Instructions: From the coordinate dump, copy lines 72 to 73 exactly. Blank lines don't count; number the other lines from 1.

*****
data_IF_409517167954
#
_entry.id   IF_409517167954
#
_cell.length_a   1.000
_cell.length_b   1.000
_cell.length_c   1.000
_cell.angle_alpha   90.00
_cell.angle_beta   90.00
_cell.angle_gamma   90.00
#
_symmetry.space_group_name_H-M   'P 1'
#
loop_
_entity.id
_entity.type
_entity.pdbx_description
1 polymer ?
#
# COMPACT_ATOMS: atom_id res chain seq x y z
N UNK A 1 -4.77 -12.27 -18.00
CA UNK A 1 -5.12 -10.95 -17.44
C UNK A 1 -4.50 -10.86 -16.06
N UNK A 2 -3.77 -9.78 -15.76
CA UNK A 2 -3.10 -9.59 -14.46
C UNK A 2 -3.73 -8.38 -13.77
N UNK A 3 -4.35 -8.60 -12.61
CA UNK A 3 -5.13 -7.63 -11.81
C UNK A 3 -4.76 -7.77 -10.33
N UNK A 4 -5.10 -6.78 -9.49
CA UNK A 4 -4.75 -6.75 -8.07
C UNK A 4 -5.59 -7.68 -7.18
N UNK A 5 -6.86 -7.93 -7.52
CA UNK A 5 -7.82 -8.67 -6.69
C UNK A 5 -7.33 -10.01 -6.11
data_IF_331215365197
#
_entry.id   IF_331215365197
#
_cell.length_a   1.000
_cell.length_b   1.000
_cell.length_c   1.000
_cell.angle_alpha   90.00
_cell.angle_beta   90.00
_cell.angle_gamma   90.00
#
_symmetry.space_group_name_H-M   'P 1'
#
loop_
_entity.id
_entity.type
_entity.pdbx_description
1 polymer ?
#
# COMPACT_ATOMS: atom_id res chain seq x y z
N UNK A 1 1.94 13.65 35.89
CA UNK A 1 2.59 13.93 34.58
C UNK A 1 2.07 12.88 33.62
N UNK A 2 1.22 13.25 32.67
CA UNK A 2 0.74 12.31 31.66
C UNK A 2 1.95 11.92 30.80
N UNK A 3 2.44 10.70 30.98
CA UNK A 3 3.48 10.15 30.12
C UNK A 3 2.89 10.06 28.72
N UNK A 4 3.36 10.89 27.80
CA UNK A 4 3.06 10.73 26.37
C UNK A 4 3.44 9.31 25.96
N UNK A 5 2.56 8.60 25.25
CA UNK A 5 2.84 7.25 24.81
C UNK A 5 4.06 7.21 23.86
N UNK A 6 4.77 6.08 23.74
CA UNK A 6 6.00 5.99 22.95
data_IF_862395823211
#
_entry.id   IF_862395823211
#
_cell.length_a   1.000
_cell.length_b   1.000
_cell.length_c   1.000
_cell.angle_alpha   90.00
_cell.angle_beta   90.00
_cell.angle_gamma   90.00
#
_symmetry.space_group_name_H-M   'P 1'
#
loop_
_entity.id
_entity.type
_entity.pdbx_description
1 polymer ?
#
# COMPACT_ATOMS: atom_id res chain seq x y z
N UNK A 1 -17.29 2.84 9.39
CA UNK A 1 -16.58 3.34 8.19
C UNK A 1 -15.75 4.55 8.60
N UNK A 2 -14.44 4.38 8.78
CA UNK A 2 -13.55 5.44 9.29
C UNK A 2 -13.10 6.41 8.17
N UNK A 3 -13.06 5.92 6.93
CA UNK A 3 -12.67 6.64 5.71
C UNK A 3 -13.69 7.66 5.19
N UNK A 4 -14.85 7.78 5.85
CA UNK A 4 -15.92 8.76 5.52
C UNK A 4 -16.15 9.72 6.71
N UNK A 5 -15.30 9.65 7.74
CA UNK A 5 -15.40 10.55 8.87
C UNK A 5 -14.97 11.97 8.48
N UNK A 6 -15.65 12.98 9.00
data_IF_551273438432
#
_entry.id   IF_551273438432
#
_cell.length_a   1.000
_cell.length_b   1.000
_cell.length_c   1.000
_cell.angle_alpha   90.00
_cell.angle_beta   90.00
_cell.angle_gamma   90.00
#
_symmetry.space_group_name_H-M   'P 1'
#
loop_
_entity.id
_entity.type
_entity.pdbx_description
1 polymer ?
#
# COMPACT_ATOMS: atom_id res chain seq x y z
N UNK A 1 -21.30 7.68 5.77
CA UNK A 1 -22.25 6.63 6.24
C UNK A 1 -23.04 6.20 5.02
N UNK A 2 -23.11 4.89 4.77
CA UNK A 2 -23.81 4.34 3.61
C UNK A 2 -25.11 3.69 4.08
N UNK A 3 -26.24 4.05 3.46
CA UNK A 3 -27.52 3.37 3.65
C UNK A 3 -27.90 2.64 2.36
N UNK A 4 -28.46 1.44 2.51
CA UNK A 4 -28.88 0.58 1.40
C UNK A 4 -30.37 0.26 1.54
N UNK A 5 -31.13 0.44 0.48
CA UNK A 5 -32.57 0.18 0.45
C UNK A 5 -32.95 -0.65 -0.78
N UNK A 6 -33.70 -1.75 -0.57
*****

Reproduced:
CA UNK A 6 6.00 5.99 22.95
data_IF_862395823211